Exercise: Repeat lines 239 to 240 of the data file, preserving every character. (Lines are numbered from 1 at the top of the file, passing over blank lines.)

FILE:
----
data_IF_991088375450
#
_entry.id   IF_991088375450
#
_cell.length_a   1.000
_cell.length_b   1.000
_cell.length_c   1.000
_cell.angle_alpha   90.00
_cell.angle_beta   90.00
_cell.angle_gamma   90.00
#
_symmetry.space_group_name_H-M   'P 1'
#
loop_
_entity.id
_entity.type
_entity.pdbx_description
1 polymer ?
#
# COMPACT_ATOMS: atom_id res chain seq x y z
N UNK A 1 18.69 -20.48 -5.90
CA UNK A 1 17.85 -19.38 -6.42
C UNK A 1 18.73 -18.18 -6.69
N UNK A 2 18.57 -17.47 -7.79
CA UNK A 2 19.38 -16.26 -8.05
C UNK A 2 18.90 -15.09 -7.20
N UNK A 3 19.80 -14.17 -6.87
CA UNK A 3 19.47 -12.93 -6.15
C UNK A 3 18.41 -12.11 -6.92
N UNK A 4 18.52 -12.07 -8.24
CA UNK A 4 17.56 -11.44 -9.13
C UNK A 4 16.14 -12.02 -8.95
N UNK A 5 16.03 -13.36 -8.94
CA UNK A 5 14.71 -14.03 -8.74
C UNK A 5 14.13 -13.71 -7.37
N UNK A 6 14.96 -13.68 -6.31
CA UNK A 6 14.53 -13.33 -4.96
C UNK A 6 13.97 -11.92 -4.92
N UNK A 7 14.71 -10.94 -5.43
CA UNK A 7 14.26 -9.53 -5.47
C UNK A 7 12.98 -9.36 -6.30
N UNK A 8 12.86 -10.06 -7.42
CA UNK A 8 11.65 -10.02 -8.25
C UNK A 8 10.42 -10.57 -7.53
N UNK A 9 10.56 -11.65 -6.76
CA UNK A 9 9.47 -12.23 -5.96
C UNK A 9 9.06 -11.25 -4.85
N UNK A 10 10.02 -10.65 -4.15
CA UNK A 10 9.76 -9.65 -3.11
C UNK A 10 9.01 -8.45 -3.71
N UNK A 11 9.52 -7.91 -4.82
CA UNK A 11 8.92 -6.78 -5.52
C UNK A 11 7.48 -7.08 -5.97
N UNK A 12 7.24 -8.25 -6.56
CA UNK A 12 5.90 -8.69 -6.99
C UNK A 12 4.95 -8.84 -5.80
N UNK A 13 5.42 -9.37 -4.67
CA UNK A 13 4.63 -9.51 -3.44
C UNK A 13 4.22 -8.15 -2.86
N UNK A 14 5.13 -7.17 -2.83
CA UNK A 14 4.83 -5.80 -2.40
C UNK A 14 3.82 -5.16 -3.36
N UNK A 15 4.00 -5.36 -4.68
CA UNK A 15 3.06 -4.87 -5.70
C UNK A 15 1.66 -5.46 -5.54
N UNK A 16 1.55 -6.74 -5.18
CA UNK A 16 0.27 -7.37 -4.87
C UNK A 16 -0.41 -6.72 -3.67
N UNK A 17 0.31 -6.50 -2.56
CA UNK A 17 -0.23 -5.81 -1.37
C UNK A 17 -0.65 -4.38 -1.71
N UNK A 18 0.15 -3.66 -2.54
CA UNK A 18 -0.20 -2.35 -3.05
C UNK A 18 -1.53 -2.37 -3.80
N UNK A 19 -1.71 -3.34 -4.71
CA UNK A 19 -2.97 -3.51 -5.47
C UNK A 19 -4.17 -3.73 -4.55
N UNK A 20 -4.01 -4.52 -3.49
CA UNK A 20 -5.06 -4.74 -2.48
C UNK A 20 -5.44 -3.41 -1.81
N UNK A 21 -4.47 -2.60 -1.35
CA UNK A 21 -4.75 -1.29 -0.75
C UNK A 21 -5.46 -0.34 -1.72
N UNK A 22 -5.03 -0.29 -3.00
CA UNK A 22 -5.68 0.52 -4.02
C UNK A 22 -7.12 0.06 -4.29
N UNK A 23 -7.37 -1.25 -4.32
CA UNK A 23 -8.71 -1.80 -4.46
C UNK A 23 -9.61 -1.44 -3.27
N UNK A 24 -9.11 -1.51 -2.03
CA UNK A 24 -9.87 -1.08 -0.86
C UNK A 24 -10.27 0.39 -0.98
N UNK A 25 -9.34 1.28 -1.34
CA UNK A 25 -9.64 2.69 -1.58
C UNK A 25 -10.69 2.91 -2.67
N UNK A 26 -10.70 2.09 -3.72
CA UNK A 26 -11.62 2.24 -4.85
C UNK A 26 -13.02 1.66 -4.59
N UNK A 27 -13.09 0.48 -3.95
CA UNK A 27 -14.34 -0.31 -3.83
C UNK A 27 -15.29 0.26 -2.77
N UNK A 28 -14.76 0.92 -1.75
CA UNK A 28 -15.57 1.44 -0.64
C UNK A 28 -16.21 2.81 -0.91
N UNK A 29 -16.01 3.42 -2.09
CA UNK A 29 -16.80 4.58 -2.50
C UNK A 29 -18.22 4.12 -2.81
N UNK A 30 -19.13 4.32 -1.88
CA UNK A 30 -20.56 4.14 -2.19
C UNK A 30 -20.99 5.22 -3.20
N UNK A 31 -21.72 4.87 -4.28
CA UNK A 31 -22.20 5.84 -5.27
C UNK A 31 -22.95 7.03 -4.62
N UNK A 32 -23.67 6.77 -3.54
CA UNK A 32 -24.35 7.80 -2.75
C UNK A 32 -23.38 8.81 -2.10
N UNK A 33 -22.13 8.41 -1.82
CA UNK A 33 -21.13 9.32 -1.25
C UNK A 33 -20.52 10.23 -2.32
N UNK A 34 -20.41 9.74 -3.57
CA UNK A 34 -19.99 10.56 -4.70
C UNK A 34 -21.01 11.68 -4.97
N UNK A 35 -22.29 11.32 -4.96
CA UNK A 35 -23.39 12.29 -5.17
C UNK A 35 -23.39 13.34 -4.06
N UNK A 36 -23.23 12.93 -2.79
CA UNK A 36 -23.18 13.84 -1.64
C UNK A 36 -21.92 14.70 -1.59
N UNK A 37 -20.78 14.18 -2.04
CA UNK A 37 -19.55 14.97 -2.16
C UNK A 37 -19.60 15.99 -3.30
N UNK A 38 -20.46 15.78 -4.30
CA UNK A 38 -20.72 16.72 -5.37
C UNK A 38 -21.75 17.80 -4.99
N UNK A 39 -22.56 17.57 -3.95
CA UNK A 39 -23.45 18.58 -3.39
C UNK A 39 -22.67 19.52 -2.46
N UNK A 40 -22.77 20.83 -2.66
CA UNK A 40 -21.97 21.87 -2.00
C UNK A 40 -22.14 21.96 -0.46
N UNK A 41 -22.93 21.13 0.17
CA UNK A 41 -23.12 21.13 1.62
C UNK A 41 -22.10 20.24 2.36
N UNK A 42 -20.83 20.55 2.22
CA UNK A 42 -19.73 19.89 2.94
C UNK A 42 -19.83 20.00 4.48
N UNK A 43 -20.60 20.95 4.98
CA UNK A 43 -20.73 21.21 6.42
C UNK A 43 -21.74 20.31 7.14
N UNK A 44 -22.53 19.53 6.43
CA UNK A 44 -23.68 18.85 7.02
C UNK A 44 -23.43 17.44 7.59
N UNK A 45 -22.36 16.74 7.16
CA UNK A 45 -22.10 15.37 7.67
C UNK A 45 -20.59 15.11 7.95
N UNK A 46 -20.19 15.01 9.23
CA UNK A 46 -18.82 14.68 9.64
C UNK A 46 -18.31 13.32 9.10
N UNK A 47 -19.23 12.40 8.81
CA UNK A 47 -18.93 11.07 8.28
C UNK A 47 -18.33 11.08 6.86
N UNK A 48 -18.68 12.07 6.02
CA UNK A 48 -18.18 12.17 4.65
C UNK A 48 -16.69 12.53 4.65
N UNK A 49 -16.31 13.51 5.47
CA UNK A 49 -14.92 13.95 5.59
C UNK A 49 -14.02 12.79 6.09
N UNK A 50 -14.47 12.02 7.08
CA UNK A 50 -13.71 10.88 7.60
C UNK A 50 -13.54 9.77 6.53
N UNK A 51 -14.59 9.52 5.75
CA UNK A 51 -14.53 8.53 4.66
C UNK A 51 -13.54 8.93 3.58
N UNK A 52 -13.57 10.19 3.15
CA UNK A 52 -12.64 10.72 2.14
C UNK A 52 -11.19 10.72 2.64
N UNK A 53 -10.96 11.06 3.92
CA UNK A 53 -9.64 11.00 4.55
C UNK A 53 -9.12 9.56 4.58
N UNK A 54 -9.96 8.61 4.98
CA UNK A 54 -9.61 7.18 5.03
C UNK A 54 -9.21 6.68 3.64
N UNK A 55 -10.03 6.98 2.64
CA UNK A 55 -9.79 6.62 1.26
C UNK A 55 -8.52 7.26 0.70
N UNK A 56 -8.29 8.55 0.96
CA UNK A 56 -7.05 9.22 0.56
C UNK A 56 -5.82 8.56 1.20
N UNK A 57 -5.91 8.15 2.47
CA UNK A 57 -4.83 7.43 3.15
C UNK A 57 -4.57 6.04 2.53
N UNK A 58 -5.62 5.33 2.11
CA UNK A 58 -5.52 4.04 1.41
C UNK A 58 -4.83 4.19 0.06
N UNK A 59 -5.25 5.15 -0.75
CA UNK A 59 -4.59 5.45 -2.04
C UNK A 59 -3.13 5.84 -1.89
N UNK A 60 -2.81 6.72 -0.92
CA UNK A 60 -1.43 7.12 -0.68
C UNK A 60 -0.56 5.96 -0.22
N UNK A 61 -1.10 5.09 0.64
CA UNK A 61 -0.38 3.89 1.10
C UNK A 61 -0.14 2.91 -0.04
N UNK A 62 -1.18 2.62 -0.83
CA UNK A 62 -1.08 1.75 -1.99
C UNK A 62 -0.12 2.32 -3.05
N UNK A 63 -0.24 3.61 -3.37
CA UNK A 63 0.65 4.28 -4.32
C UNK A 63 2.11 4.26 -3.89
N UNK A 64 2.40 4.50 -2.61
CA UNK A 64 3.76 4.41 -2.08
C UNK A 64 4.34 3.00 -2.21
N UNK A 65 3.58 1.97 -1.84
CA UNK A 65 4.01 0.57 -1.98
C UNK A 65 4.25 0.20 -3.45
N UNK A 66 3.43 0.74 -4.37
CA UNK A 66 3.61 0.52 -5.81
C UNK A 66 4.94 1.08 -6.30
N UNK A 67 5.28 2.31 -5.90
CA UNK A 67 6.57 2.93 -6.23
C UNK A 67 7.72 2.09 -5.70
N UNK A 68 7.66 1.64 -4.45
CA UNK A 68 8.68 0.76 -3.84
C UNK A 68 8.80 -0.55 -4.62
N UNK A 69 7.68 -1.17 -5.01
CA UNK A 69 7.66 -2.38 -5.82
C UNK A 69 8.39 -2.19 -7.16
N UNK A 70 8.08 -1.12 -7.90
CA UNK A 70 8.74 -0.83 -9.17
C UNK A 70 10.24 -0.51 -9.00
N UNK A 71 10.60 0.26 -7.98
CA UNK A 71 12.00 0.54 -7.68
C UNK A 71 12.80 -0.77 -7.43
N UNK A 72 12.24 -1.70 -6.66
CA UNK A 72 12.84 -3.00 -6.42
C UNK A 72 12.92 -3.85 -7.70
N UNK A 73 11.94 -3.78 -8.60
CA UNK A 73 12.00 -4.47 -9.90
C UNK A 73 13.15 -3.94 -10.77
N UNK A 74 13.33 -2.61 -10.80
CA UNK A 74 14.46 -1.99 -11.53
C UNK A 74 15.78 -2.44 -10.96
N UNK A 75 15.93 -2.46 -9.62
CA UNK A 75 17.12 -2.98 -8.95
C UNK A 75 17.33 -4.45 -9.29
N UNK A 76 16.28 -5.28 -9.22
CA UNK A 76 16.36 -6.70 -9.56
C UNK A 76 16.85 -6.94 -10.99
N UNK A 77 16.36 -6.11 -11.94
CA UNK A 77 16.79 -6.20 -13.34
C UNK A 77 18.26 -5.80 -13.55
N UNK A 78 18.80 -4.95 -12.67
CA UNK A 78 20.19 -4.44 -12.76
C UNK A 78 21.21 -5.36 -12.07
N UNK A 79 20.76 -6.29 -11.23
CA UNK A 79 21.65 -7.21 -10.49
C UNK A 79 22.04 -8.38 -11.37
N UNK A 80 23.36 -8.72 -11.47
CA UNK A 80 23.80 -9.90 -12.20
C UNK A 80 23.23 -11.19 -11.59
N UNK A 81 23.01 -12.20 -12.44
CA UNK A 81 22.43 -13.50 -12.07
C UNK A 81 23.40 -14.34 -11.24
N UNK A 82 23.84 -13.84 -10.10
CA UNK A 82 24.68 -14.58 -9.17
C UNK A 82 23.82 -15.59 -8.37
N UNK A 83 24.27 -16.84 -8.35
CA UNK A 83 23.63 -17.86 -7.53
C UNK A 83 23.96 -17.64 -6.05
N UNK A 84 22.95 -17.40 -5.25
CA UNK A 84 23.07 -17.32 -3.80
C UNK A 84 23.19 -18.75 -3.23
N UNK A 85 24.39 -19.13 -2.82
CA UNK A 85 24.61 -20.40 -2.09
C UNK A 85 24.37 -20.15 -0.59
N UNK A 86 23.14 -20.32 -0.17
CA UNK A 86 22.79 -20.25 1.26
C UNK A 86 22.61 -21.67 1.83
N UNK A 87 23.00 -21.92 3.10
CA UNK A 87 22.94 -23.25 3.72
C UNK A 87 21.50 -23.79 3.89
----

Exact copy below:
C UNK A 73 13.15 -3.94 -10.77
N UNK A 74 13.33 -2.61 -10.80